BWW Review: Men Worship Extinct Women in Robert O'Hara's Audacious Satire MANKIND

That old adage that if men got pregnant, abortion and reproductive health would be fully funded by the federal government gets quite a workout in playwright/director Robert O'Hara's wild gender politics satire Mankind.

BWW Review:  Men Worship Extinct Women in Robert O'Hara's Audacious Satire MANKIND
Bobby Moreno and Anson Mount
(Photo: Joan Marcus)

There are no women in Earth's future, because the human body has reacted to suffocating patriarchal norms by biologically evolving in a way that ceases it from reproducing females, causing the gender's extinction.

Though the details are not fully explained, men have evolved so they can now reproduce with each other, birthing further generations of males.

And that's just the beginning.

Mark and Jason (Anson Mount and Bobby Moreno as a bickering couple) have a casual relationship, heavy on the sex, light on communication. Though both use birth control, Jason accidentally gets pregnant. Neither are interested in raising a child, but abortions are illegal; a law dating back when women roamed the planet.

But that doesn't mean people still aren't getting dangerous, back alley abortions. Jason thinks he can trust his OBGYN (smarmy David Ryan Smith) and asks if he has any connections to help terminate his pregnancy, but before it can be done, he and Mark are arrested for attempted murder of the fetus.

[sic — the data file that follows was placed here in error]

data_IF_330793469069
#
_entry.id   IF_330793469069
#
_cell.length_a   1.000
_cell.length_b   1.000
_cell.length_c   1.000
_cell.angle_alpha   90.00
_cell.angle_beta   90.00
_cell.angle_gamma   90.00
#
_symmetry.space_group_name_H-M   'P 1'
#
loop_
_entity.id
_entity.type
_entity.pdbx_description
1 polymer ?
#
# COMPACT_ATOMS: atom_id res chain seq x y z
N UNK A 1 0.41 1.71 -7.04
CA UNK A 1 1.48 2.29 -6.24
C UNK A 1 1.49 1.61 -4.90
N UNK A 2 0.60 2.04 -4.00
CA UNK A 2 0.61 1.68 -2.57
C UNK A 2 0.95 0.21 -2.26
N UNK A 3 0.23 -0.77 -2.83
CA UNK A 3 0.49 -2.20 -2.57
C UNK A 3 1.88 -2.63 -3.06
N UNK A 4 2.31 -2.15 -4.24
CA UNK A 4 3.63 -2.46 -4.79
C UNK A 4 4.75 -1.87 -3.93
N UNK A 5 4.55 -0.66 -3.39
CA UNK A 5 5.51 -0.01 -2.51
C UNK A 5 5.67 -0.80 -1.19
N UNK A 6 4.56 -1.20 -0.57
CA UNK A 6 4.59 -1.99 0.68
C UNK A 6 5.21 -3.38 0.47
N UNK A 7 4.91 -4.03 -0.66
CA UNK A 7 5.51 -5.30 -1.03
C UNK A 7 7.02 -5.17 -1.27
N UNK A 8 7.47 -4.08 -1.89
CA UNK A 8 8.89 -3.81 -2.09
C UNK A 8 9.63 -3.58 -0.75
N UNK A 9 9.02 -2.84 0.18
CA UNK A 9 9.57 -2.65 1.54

But while serving time in prison, Jason gives birth to... a girl! It's a miracle! It's a sign!

They name their daughter Cry-Baby (As opposed to Christ Child?) and a long-lost word is brought back into the forefront by an underground movement of secret believers who call themselves Feminists.

BWW Review:  Men Worship Extinct Women in Robert O'Hara's Audacious Satire MANKIND
Andre De Shields
(Photo: Joan Marcus)

Even when Cry-Baby dies in infancy, it doesn't stop the surge of Feminists who believe that Jason's demand that he be allowed an abortion as a civil right is what caused his fetus to develop as female, and they now prepare for the second coming of SHE.

The first act ends with a prayer service in a Feminist church, whose symbol is a golden Cry-Baby. A spiritual leader played by Andre De Shields (sporting his usual commanding elegance) asks all males in the audience to rise, as replicas of Cry-Baby are passed among them, and prayers are accented with vocal chimes of "Ah-Wo-men."

The preparation for the return of Wo-men to society includes the teaching of ten commandments. Among them, "Wo-men must enter all male dominated occupations," "The Intellectual and Artistic Achievements of Wo-men must be Worshipped" and "Wo-men will choose when, how and with whom they will have sex."

But embracing gender equality is something new for men, so when Feminism is installed as a government-sanctioned religion, some old patriarchal habits die hard.

While the plot gets a little muddy in the second act, where, at its strongest, Mark and Jason start getting to truly know and care for each other, Mankind is so high-charged with imagination and audacity for its first half that the fumes of creative energy keep pushing it forward.

Though the plot involves Feminism, Mankind is more about the better side of men in their attempts to understand women; often looking foolish in the process, but still well-meaning. For example, the cast collects donations for Planned Parenthood after every performance.

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From This Author Michael Dale

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